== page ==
Worried about my empty nest
Next week I will be taking Ethan to his new school — Universal Technical Institute in Lisle, Illinois — and his new apartment a little farther north in Carol Stream, Illinois.
I have to admit I am a little worried about Ethan living over there in the outskirts of the big city of Chicago. After all, he is my baby and yes, he has been spoiled from Day 1 because not only is he my baby, but he is my parents’ youngest grandchild as well.
How is Ethan ever going to get around the Chicago area? How is he ever going to cook his own food, do his own laundry, pay his own bills? How is he ever going to get out of bed without me yelling, “Hey, can’t you hear that alarm?!”
I am worrying more about Ethan’s big move to Illinois than I ever did about anything my daughter Kendra did: traveling across Europe with the Girl Scouts while in high school; up and moving 17 hours away to Savannah, Georgia, all by herself to attend Armstrong State University; moving to Maryland to live with a guy she met on Xbox Live. Red lights and sirens should have been exploding in my head in all those scenarios, but they didn’t. I knew my daughter would be just fine.
Kendra has always been independent, responsible and extra smart. She was born with the knowledge of how to take care of herself and how to work toward reaching her goals.
Ethan was born with — a mom to take care of all his needs and a sister to help with his math problems!
Actually, I know Ethan will be just fine. He can read a map. He can cook. He can do laundry. He can take care of his money. And if he really needs something — he is only about four hours away.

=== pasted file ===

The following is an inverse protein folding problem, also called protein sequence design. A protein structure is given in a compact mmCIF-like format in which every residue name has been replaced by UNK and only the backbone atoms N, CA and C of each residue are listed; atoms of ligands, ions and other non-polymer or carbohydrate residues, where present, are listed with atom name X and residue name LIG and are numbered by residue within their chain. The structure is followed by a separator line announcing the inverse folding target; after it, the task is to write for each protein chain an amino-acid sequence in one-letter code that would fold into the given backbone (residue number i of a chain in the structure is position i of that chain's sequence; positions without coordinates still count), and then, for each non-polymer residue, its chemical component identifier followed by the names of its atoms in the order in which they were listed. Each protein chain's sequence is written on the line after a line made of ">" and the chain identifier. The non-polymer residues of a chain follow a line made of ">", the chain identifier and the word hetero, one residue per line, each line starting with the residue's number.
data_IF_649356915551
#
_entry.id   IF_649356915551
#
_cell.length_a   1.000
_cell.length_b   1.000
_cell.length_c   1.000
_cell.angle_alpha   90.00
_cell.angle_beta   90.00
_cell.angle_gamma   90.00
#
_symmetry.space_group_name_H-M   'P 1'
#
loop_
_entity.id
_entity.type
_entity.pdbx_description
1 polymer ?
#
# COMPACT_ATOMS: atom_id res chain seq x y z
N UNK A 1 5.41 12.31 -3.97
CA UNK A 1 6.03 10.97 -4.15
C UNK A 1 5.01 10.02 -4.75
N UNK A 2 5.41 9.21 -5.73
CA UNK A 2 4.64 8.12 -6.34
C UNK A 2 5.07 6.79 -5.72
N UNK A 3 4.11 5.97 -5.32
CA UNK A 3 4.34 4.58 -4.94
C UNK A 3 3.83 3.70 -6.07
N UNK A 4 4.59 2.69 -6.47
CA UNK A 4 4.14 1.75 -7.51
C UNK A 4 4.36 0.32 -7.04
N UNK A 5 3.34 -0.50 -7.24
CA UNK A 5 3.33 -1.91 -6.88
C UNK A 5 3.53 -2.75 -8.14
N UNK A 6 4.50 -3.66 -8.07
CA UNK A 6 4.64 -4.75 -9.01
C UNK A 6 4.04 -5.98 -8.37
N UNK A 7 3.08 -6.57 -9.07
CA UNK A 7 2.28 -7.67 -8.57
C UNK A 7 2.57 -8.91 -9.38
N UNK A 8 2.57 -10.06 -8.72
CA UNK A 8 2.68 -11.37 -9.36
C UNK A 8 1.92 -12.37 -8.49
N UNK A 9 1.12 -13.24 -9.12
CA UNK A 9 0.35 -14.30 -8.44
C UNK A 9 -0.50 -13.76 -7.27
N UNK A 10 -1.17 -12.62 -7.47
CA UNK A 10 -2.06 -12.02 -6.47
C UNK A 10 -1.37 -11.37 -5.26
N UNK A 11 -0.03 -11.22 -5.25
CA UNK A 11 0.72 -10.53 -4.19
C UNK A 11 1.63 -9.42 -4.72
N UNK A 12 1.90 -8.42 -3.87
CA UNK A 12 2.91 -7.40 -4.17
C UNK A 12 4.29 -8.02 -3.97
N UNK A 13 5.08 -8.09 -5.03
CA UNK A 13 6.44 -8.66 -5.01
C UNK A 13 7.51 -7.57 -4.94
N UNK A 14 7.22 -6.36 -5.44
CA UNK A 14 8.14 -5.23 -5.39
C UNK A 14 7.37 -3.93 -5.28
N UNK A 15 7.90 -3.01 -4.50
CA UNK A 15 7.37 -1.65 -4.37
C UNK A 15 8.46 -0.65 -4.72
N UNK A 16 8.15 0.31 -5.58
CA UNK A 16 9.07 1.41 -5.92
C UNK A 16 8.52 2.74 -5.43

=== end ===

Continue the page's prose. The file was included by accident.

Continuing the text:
My real worry is: me!
What am I going to do at home all alone with just the dog and the cat for company?
Talking to TED and Boxxy is only a one-way conversation, and dumping a cupful of kibble in a metal dish on the floor a couple times a day isn’t like cooking up a cheesy pepperoni pizza or a big bowl of orange chicken for Ethan.
Plus, who is going to shovel the snow? Mow the yard? Change the oil? Open the pickle jar?
It won’t just be Ethan I’ll be missing. He has always had friends in and out of our house — the days I have not seen at least one kid are very rare. Many of them are heading off to college or the military (oorah, Michael and Austin!), and those left behind will have no reason to stop by without Ethan there, although I have told them they will always be welcomed.
Next week, when I drop Ethan off at UTI, I know it will be time for me, just like it is for him and his friends, to start a new chapter in life. I hope our blank pages are filled with great experiences and exciting adventures.
– Vicki Tillis is The Fairfield Ledger’s lifestyles editor.